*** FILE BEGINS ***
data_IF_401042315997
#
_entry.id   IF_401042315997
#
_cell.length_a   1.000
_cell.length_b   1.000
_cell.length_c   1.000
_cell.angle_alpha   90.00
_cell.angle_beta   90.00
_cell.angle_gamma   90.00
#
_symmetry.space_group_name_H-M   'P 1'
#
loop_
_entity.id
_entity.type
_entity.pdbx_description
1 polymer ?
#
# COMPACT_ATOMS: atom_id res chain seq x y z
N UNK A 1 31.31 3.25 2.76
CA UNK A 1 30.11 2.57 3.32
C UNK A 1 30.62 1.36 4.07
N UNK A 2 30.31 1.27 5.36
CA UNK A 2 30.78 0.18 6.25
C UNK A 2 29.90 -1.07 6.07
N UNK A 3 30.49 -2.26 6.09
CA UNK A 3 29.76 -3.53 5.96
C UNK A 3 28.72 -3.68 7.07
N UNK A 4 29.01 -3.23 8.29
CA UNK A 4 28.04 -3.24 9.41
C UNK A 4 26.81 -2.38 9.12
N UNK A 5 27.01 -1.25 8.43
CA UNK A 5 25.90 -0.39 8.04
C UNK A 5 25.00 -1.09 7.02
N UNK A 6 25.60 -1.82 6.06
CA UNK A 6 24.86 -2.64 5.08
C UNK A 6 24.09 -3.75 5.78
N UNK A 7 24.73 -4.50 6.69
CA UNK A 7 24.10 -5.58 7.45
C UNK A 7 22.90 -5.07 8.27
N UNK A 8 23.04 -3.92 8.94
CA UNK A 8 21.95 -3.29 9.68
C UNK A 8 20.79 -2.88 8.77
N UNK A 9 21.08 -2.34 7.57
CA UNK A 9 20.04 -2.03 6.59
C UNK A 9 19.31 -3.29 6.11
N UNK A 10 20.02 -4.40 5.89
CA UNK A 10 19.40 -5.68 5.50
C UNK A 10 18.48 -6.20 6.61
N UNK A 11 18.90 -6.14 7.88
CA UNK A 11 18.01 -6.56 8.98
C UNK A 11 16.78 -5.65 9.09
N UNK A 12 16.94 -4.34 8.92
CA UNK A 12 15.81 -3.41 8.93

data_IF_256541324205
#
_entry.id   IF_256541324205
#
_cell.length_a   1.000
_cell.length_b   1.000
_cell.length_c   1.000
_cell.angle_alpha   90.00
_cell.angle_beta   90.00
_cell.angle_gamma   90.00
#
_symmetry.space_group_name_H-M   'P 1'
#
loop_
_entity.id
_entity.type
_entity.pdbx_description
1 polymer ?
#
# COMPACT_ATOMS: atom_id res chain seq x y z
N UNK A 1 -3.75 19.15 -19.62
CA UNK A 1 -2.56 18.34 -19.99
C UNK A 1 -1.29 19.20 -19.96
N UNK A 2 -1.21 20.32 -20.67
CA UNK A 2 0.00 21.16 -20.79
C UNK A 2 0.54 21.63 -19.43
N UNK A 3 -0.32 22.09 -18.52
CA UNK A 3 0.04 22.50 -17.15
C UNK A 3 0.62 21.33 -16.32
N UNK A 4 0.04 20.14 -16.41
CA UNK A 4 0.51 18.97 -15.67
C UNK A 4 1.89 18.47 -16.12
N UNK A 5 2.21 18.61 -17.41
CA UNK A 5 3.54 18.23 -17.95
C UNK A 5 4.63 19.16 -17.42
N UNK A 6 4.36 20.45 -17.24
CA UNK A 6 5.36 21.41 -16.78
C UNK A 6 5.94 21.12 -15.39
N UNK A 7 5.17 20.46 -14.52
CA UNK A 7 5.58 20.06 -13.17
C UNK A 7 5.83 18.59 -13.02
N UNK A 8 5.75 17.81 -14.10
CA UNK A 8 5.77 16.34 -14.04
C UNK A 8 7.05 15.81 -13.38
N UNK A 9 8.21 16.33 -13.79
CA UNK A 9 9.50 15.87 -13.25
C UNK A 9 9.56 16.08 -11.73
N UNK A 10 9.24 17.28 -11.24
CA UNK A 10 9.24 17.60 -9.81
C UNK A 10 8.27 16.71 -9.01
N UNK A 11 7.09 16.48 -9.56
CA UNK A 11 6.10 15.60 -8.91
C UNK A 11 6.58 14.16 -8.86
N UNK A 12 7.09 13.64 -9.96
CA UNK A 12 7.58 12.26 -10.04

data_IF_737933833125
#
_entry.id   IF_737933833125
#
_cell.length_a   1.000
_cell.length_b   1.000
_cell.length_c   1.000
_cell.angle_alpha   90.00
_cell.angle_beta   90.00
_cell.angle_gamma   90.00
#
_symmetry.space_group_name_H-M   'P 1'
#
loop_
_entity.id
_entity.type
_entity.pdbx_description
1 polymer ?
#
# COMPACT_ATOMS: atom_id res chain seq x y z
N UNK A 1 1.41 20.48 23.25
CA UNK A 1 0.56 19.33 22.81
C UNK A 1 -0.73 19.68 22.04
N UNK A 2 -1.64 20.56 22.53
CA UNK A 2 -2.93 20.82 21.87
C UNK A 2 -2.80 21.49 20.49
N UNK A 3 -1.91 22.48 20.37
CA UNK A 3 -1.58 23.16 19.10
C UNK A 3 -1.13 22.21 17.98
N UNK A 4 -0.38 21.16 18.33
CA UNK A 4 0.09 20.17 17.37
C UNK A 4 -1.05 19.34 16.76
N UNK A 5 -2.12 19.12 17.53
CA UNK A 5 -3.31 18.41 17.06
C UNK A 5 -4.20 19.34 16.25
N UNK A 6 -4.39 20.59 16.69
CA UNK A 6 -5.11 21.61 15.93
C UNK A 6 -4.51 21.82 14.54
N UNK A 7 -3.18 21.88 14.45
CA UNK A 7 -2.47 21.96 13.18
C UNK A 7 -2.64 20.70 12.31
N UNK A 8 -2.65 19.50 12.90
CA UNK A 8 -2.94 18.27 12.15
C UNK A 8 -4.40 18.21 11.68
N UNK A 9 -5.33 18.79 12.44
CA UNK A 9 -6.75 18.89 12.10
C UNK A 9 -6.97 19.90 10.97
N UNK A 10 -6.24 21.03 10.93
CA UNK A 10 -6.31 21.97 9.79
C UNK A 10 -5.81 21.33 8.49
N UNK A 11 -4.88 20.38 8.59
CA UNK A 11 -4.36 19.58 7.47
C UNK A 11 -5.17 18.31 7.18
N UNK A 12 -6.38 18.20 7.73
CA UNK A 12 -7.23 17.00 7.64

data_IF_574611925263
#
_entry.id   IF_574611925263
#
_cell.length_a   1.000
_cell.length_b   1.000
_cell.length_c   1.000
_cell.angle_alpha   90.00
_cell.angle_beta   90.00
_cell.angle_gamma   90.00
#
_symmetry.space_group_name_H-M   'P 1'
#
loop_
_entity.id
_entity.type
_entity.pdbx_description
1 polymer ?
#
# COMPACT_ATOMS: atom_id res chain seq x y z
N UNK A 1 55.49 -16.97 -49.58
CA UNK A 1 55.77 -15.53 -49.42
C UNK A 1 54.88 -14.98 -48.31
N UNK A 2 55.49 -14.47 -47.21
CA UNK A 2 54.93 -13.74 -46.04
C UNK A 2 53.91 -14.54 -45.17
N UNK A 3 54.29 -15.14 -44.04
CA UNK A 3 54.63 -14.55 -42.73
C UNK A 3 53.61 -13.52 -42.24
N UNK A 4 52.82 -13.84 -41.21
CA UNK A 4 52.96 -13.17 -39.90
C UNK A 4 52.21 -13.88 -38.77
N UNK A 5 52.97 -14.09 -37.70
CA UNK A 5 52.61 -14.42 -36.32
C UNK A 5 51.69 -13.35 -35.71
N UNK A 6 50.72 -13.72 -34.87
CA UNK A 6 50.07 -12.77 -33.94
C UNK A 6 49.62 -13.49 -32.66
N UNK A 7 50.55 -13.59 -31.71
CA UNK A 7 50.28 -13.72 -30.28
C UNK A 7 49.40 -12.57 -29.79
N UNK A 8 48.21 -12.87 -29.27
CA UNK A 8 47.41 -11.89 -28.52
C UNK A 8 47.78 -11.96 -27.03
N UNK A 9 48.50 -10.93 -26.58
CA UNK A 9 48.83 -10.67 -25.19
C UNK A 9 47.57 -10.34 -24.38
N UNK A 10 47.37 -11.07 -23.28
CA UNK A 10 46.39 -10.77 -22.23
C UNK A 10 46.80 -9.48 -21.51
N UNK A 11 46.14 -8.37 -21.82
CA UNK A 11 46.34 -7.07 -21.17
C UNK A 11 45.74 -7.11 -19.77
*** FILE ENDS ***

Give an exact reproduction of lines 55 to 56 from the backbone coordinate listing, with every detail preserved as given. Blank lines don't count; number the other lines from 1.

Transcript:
CA UNK A 12 15.81 -3.41 8.93

data_IF_256541324205